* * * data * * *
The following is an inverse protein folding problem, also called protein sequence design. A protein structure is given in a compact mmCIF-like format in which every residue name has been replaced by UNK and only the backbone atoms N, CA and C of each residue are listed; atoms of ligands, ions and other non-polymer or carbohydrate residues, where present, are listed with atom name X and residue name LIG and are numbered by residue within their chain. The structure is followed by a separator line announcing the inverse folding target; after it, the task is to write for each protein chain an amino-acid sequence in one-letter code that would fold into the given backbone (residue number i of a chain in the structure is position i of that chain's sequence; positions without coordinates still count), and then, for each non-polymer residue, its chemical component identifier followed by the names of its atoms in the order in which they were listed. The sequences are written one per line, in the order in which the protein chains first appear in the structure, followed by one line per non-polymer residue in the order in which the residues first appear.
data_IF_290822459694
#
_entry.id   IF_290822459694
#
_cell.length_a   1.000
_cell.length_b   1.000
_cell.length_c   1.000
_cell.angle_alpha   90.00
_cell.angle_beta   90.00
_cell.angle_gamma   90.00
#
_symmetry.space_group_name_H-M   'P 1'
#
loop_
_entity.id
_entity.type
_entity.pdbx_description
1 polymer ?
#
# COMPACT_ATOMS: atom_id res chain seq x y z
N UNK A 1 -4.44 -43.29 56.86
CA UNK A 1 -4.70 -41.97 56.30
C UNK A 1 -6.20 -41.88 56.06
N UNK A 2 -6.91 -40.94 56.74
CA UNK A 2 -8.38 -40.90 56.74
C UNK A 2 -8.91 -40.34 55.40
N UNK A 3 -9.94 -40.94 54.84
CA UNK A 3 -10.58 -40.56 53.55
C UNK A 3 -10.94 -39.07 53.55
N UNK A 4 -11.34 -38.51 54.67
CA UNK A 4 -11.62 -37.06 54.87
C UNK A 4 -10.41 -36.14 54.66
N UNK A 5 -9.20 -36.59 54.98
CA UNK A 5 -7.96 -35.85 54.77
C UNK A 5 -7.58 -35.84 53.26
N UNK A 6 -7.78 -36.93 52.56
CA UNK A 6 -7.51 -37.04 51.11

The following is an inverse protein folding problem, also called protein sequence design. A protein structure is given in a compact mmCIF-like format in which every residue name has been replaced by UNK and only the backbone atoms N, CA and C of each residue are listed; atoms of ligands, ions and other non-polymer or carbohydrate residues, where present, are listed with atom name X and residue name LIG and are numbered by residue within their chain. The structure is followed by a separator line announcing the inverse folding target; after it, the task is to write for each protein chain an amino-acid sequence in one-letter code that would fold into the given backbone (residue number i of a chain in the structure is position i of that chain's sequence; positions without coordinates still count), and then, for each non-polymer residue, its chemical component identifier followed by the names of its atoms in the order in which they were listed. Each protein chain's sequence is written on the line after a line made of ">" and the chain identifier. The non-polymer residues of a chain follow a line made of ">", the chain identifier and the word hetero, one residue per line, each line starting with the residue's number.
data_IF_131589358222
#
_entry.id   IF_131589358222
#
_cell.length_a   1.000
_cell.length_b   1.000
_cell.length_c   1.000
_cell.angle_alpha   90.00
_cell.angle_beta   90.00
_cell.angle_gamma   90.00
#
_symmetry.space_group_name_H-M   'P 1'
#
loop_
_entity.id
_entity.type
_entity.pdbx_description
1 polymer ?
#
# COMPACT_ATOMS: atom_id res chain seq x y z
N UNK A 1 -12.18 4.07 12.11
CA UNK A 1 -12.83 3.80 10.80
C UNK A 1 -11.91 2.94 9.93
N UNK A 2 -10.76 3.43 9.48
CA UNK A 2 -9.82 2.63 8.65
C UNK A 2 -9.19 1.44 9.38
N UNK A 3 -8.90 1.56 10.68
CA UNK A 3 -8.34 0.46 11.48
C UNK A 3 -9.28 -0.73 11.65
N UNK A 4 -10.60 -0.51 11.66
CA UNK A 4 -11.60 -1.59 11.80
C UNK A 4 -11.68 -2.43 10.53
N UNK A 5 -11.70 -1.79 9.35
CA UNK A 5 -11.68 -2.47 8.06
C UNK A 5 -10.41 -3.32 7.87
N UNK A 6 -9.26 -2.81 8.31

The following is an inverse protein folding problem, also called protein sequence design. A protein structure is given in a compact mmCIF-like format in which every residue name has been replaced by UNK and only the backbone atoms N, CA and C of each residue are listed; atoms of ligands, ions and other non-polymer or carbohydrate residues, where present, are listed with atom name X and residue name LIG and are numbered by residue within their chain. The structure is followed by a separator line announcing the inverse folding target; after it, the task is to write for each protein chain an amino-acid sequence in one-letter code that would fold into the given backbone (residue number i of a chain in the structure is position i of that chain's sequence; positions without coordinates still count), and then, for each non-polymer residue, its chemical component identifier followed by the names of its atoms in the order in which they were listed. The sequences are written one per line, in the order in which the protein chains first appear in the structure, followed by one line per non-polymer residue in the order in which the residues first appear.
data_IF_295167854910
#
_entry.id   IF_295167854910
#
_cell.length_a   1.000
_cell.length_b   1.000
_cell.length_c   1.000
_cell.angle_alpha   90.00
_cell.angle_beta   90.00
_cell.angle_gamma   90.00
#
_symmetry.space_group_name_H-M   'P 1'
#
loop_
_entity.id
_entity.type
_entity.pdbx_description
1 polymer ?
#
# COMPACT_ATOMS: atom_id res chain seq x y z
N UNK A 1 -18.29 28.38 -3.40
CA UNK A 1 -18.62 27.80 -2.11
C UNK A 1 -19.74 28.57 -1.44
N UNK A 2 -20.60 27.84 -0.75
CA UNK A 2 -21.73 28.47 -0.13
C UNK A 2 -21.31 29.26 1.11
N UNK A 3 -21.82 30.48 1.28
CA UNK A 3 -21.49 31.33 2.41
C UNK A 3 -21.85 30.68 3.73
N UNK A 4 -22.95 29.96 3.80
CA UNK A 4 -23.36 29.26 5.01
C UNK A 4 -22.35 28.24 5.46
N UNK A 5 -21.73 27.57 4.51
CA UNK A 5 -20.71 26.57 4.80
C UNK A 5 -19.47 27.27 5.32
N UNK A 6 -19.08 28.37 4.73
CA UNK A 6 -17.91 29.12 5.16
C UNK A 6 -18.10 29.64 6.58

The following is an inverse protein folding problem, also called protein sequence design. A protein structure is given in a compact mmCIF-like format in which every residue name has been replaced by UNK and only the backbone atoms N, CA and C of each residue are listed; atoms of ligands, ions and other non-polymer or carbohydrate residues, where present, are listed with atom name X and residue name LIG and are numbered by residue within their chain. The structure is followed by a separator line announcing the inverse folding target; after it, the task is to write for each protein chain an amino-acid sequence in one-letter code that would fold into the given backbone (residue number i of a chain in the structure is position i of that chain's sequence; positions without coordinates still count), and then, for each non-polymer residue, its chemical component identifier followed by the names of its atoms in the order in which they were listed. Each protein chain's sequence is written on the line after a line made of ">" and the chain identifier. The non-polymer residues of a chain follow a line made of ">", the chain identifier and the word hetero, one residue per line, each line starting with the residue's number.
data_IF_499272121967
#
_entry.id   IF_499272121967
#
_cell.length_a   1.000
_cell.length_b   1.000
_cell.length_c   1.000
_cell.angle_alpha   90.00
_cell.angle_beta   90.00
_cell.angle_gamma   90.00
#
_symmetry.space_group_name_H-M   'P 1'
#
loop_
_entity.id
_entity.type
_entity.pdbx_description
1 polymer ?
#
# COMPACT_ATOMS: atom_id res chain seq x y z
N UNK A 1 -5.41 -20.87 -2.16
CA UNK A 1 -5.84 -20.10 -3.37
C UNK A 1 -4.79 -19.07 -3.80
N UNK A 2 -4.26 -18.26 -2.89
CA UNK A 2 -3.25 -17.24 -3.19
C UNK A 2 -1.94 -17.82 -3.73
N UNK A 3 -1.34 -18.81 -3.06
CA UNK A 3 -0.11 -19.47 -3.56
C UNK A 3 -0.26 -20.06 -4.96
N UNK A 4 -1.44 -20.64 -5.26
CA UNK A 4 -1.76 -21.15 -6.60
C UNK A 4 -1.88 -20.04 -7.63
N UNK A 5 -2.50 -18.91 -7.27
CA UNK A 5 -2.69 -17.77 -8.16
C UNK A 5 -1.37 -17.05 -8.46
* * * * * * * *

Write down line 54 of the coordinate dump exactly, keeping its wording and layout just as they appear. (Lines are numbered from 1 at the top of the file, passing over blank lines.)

_entity.id